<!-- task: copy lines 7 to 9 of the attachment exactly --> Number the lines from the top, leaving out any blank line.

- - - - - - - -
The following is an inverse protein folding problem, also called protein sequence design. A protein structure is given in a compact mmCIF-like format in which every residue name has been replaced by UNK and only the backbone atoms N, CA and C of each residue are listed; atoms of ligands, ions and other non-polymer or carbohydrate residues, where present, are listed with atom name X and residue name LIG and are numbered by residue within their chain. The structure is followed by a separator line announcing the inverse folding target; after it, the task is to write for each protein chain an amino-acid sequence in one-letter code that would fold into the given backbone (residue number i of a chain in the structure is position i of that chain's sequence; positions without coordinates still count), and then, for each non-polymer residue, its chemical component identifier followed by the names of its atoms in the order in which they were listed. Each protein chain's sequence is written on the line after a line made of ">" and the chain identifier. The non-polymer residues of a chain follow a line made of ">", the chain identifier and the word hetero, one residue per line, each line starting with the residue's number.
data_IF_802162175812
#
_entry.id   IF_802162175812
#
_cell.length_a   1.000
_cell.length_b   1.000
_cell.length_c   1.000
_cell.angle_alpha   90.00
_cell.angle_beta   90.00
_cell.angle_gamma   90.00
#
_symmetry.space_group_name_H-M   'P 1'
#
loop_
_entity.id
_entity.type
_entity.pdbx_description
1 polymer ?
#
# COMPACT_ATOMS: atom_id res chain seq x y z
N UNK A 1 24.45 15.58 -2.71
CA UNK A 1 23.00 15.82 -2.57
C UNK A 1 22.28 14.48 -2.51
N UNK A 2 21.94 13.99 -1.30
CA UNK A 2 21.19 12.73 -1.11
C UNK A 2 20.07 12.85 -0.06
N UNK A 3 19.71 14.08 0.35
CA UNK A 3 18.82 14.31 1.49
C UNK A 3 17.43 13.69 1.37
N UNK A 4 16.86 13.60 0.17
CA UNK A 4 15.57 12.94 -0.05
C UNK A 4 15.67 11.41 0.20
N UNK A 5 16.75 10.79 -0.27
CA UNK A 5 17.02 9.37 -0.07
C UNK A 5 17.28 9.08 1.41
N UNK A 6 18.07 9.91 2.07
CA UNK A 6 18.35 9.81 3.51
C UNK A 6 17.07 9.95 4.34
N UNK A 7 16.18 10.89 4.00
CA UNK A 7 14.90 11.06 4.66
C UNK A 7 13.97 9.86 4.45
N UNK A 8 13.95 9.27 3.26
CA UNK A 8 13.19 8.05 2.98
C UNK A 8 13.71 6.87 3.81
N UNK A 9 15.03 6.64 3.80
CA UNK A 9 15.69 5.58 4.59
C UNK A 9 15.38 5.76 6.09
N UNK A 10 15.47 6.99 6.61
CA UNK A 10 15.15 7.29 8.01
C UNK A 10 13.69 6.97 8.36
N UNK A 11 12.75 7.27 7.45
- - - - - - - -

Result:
_cell.length_b   1.000
_cell.length_c   1.000
_cell.angle_alpha   90.00